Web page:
Thursday’s Geoff Rickly Speaks Of His Past Heroin Addiction


Thursday/No Devotion frontman Geoff Rickly gave a revealing interview in which he openly discussed his past heroin addiction, which he kicked prior to Thursday‘s reunion last year. When asked  if now performing sober was different than his past days under the influence, he offered:

“I had a lot of friends that couldn’t tell the difference. The people that truly know me, like my girlfriend, they’re like, ‘You make so much eye contact with the fans, you’re there, you’re present, you’re not just kind of in the music.’

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At the best moments of the band, I always felt like we could be the best band in the world, or the worst band in the world. That was something that I loved about us. Our booking agent hated it, because we could play Coachella and be terrible. The biggest show of the year and I’d just be spitting up blood and not be great.

But that said something about us, you know. We weren’t a machine; we had this connection, this chemistry. And nights when I could gather all the energy of the crowd, all the love and passion of the crowd and reflect it back at them? Those were just amazing nights.

Toward the end of the band, I was just so sick of seeing people who weren’t that into the new songs or opening for bands that I know probably wouldn’t like us, but somebody convinced us to do the tour.

There was no energy to reflect back, so I would just go really internal and just try to say I just loved the music for myself or whatever. That’s changed back. I’m ready to be more vulnerable, I’m ready to let people share their feelings with me.

I do think that was a big reason that I gravitated toward a drug like heroin. It was protecting; the pain would diminish. When a lot of people are very passionate with you and share their pain with you and tell you what’s going on, it can be really tough.

I’ve always been very empathic to the point where I’ve had many therapists tell me, “You’ve gotta put some space between you and other people. You gotta not be so forthcoming and learn to say no.” I would just do whatever anybody asked of me at any time just because I literally did not know how to say no. So it’s a big difference.

I also looked for a meeting every day of tour. That was sometimes very hard—to get to meetings, sound checks, meetings. The first night was terrible. I was so scared to not have anything in me, even just the shot of whiskey to loosen up my voice.

But once I got past that, it was so nice. I felt like I had a purpose. There was such a natural high that came from it, which I had lost when I was just too high to notice any high. It was really different.”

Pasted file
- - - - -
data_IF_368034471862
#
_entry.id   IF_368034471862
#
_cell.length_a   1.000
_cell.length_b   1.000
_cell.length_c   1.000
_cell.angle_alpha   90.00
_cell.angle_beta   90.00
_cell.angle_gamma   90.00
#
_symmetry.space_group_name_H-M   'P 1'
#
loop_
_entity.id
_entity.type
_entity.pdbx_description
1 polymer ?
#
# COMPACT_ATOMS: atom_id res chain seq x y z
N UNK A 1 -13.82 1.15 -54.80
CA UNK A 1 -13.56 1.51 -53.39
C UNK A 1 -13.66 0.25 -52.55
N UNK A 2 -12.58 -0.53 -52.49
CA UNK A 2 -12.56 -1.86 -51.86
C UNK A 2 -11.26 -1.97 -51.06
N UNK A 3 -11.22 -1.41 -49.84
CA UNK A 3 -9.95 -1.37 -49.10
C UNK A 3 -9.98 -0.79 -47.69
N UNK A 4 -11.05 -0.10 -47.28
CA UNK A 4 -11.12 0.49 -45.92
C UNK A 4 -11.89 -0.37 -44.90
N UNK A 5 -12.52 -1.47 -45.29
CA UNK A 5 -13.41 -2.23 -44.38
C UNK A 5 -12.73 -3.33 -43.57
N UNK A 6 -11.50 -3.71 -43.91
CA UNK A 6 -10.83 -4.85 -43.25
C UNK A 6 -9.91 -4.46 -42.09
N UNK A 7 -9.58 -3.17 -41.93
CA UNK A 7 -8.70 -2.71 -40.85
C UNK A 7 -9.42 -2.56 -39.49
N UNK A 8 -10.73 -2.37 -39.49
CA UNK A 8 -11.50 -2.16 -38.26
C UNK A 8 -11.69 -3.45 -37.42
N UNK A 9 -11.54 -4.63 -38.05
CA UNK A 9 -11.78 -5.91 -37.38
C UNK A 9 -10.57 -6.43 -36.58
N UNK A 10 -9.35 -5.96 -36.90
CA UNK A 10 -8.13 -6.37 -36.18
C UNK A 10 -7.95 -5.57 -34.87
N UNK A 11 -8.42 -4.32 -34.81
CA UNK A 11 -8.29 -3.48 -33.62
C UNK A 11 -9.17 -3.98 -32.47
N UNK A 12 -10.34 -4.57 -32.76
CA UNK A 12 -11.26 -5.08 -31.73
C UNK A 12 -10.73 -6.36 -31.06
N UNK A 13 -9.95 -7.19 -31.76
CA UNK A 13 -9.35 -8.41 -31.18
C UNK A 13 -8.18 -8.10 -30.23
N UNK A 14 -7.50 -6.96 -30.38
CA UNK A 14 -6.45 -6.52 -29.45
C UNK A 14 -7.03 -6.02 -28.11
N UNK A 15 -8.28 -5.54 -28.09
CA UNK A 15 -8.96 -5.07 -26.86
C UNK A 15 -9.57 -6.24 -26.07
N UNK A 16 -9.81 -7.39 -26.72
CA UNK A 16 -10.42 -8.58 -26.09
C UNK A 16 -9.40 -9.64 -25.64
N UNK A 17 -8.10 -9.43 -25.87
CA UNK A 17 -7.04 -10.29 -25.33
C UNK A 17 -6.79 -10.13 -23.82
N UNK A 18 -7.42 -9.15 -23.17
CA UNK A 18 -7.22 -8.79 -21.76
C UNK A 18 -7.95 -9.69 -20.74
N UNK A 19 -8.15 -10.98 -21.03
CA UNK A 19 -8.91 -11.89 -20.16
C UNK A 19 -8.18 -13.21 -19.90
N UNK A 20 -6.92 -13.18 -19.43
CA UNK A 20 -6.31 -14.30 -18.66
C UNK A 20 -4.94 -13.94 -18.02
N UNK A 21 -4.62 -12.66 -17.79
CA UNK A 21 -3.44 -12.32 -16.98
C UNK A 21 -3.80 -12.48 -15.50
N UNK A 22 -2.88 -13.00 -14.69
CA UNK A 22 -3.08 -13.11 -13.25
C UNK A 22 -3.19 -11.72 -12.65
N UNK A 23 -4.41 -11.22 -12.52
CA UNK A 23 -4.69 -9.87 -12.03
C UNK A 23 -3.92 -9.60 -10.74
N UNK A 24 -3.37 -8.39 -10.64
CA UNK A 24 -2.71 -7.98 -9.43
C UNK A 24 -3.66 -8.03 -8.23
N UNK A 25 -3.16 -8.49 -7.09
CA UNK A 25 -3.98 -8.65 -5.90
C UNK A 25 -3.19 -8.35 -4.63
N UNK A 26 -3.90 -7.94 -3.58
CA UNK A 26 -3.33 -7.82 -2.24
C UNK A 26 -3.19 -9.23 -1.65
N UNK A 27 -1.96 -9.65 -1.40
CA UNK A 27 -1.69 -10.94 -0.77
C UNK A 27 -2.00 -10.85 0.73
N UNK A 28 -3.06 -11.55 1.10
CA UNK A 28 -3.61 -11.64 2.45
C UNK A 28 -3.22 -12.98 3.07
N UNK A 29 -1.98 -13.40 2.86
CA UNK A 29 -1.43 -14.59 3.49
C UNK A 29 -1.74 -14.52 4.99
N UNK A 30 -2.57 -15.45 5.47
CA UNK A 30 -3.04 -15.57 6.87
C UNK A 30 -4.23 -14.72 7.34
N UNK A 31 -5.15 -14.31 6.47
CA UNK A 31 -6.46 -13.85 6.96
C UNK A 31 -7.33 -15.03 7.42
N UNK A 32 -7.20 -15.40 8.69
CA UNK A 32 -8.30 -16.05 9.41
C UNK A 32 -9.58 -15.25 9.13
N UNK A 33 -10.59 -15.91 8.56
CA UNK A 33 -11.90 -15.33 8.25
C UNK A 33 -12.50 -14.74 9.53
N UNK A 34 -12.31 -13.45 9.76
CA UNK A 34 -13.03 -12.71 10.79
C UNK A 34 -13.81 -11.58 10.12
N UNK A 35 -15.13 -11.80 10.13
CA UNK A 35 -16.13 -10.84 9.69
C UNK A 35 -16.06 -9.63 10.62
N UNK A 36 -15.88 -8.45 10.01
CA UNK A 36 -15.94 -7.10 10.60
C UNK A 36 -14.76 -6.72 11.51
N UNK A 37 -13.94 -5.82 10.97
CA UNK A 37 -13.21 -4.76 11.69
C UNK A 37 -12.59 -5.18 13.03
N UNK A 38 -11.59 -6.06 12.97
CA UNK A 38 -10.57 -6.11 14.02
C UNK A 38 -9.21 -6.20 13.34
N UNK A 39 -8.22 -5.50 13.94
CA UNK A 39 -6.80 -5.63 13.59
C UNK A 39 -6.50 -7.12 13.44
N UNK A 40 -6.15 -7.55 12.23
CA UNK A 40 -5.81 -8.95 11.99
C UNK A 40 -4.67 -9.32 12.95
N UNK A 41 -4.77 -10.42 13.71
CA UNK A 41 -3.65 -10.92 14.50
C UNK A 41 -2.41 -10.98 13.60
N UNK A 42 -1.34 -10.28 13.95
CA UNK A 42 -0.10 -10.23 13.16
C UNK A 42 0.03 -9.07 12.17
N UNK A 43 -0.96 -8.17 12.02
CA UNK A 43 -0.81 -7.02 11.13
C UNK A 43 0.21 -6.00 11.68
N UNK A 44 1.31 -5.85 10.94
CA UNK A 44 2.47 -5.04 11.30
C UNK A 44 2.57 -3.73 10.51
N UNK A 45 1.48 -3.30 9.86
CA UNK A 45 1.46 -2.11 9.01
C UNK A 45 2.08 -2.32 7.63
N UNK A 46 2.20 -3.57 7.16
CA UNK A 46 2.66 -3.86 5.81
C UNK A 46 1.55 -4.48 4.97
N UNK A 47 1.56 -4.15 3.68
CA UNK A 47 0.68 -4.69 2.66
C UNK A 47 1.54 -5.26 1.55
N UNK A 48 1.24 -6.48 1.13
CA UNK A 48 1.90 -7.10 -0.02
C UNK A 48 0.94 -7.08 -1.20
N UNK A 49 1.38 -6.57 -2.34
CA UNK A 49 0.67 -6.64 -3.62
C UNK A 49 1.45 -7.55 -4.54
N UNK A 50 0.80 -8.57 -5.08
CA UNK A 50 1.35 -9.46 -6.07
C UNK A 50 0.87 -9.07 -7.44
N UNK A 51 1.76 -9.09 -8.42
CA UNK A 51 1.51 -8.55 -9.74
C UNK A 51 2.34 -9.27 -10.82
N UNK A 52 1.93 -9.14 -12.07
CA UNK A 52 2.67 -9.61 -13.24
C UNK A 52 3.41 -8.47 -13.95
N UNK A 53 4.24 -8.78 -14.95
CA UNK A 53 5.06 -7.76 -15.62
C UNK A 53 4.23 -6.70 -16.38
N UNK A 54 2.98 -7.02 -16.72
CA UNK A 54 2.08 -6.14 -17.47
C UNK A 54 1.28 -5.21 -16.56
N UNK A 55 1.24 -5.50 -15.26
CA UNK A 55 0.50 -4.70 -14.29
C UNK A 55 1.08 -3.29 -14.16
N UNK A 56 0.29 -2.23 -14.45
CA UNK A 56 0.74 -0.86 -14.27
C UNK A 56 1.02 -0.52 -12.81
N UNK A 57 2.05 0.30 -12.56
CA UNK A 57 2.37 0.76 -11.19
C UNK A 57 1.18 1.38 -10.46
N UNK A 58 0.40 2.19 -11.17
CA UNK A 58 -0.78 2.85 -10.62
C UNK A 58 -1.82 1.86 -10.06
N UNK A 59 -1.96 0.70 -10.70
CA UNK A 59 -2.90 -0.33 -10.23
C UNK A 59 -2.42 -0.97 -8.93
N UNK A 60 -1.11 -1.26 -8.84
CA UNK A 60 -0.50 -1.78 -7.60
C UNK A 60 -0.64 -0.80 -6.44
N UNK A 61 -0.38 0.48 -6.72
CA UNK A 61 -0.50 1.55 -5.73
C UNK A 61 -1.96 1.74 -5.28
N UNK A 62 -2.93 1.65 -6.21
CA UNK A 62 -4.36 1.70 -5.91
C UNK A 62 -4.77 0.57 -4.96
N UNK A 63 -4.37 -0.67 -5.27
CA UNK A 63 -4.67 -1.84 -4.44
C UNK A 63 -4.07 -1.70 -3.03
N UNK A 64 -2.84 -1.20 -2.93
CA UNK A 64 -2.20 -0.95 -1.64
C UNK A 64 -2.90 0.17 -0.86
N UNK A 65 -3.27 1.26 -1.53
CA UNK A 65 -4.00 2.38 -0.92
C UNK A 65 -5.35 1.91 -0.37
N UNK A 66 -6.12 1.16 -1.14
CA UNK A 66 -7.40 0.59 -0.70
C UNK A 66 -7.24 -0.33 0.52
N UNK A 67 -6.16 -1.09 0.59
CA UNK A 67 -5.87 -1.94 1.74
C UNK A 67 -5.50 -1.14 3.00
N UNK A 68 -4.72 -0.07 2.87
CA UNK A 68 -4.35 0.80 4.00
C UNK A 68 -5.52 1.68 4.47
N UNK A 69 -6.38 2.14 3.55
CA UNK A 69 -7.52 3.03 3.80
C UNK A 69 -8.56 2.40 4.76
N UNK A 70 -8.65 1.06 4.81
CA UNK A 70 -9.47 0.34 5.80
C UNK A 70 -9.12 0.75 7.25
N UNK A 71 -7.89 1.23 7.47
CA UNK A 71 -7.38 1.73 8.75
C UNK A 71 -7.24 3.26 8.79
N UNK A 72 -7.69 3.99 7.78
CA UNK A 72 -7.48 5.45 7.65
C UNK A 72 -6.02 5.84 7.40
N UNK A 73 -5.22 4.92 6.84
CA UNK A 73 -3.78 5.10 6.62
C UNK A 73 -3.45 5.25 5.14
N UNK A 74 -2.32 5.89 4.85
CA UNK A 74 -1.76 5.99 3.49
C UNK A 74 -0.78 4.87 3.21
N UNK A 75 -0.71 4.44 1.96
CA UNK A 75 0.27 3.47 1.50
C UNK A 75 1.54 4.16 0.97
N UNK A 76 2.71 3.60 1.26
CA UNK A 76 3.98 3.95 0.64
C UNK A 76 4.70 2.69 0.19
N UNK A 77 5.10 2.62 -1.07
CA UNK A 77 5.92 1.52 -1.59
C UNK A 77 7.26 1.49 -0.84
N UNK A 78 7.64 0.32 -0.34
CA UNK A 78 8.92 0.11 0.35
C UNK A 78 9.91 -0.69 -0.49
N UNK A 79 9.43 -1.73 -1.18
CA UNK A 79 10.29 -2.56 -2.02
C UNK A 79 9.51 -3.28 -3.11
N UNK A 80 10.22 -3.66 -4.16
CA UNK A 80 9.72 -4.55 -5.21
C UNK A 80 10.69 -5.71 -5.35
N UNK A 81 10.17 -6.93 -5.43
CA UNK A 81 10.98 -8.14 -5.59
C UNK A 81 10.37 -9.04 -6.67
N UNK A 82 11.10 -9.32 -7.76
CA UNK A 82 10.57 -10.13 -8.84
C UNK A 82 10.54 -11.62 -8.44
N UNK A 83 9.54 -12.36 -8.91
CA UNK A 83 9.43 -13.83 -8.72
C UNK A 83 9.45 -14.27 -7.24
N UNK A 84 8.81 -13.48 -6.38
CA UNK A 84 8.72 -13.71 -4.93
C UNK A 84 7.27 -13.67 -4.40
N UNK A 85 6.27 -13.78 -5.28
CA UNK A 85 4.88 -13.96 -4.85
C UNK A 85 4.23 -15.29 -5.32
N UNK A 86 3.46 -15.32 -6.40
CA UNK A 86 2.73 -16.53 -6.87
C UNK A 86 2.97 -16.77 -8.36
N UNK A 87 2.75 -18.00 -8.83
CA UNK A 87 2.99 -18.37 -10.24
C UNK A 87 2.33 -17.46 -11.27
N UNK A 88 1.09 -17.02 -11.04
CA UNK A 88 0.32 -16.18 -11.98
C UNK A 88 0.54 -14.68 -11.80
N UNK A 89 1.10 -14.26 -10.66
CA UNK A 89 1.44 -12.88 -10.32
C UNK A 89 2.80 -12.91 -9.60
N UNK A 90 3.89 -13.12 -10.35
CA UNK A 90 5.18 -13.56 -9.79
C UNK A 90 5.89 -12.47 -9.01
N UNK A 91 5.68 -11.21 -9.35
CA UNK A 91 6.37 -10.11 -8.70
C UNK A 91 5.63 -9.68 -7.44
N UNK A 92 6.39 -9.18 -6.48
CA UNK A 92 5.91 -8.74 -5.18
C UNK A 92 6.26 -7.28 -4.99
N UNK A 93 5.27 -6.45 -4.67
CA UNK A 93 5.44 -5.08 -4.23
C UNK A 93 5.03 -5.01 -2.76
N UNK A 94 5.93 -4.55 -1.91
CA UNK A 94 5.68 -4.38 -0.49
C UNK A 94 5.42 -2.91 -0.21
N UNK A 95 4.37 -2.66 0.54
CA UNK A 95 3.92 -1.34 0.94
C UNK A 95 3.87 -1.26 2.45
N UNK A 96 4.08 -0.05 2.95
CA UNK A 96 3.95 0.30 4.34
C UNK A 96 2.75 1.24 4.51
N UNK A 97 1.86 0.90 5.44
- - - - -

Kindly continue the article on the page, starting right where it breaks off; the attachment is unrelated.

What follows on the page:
He later mentioned that he was five years deep into his addiction during the 2015 fiasco with pharmaceutical villain Martin Shkreli, who was a silent partner funding then funding Rickly‘s Collect Records label. He said of that period of time:

“It was tough in a bunch of ways. Going through it while you’re also five years into a deep heroin addiction is not easy, either, because your emotions get really blank and then they all catch up and pour out. A times, I would think that I deserved everything that had happened to me at Collect because I was an addict.

I felt so wretched all the time. It was a really intense, scary, sad thing for me. I also felt like the 18 years of good will that I had built up all just disappeared in an instant. But I’ve been really lucky that a lot of people stood by me and stuck up for me and testified to the public on my behalf, so to speak. I feel really grateful about that.”

He also went on to say that the bidding war for the band in the early 2000’s [the band would eventually sign with Island Records] was mostly to the benefit of Victory Records founder Tony Brummel, offering:

“It’s funny because there was this giant bidding war with all the major labels for us and we didn’t really get to see any of it because we were under contract to Victory. The bidding war was just for Tony [Brummel]’s benefit, really. We did a little better on a major label than we did on an indie, but it was no Nirvana, which is what everybody wanted.

I produced the My Chemical Romance record, and they didn’t really have a bidding war. They just kind of silently went to a major, and it instantly paid off more than their advance. Whereas I think—and I’m sort of proud of this—that we cost every major we were ever on a lot of money—two million dollar type stuff. That’s good, because I put out other band’s records and used my time to help indie bands. I feel like there was always a little bit of Robin Hood in our motives.”

You can find a whole more from Rickly over at

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